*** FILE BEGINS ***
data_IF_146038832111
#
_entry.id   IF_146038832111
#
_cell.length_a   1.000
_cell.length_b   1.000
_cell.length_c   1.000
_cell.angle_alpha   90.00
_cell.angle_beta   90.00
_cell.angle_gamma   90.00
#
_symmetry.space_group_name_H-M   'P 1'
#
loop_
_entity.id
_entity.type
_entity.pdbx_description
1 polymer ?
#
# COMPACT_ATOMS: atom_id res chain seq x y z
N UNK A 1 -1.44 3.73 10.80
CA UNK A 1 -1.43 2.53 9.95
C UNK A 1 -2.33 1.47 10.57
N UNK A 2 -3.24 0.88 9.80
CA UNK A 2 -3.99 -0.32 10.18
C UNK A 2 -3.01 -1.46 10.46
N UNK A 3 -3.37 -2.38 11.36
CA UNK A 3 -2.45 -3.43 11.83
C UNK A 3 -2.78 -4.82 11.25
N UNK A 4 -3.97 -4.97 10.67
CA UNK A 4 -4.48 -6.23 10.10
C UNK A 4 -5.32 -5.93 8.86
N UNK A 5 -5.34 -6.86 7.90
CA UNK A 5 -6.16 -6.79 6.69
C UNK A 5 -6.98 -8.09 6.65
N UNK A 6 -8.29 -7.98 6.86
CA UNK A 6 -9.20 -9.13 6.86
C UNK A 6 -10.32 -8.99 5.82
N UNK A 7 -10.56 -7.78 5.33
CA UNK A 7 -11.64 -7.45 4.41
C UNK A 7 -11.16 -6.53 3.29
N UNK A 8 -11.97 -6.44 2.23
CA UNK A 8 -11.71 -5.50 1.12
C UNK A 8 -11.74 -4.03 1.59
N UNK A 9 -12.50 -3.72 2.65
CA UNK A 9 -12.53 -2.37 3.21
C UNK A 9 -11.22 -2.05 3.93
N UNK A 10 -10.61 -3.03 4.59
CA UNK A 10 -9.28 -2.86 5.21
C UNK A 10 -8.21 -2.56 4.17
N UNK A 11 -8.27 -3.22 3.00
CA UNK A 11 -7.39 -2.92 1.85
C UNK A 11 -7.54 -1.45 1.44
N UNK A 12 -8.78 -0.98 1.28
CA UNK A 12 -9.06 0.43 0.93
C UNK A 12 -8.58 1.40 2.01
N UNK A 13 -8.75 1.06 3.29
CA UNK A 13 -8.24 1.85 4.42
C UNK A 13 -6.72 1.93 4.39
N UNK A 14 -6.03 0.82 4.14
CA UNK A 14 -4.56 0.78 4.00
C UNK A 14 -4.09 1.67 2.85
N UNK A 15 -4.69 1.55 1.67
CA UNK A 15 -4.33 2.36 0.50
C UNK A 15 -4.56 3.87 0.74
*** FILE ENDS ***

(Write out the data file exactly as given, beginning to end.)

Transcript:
data_IF_146038832111
#
_entry.id   IF_146038832111
#
_cell.length_a   1.000
_cell.length_b   1.000
_cell.length_c   1.000
_cell.angle_alpha   90.00
_cell.angle_beta   90.00
_cell.angle_gamma   90.00
#
_symmetry.space_group_name_H-M   'P 1'
#
loop_
_entity.id
_entity.type
_entity.pdbx_description
1 polymer ?
#
# COMPACT_ATOMS: atom_id res chain seq x y z
N UNK A 1 -1.44 3.73 10.80
CA UNK A 1 -1.43 2.53 9.95
C UNK A 1 -2.33 1.47 10.57
N UNK A 2 -3.24 0.88 9.80
CA UNK A 2 -3.99 -0.32 10.18
C UNK A 2 -3.01 -1.46 10.46
N UNK A 3 -3.37 -2.38 11.36
CA UNK A 3 -2.45 -3.43 11.83
C UNK A 3 -2.78 -4.82 11.25
N UNK A 4 -3.97 -4.97 10.67
CA UNK A 4 -4.48 -6.23 10.10
C UNK A 4 -5.32 -5.93 8.86
N UNK A 5 -5.34 -6.86 7.90
CA UNK A 5 -6.16 -6.79 6.69
C UNK A 5 -6.98 -8.09 6.65
N UNK A 6 -8.29 -7.98 6.86
CA UNK A 6 -9.20 -9.13 6.86
C UNK A 6 -10.32 -8.99 5.82
N UNK A 7 -10.56 -7.78 5.33
CA UNK A 7 -11.64 -7.45 4.41
C UNK A 7 -11.16 -6.53 3.29
N UNK A 8 -11.97 -6.44 2.23
CA UNK A 8 -11.71 -5.50 1.12
C UNK A 8 -11.74 -4.03 1.59
N UNK A 9 -12.50 -3.72 2.65
CA UNK A 9 -12.53 -2.37 3.21
C UNK A 9 -11.22 -2.05 3.93
N UNK A 10 -10.61 -3.03 4.59
CA UNK A 10 -9.28 -2.86 5.21
C UNK A 10 -8.21 -2.56 4.17
N UNK A 11 -8.27 -3.22 3.00
CA UNK A 11 -7.39 -2.92 1.85
C UNK A 11 -7.54 -1.45 1.44
N UNK A 12 -8.78 -0.98 1.28
CA UNK A 12 -9.06 0.43 0.93
C UNK A 12 -8.58 1.40 2.01
N UNK A 13 -8.75 1.06 3.29
CA UNK A 13 -8.24 1.85 4.42
C UNK A 13 -6.72 1.93 4.39
N UNK A 14 -6.03 0.82 4.14
CA UNK A 14 -4.56 0.78 4.00
C UNK A 14 -4.09 1.67 2.85
N UNK A 15 -4.69 1.55 1.67
CA UNK A 15 -4.33 2.36 0.50
C UNK A 15 -4.56 3.87 0.74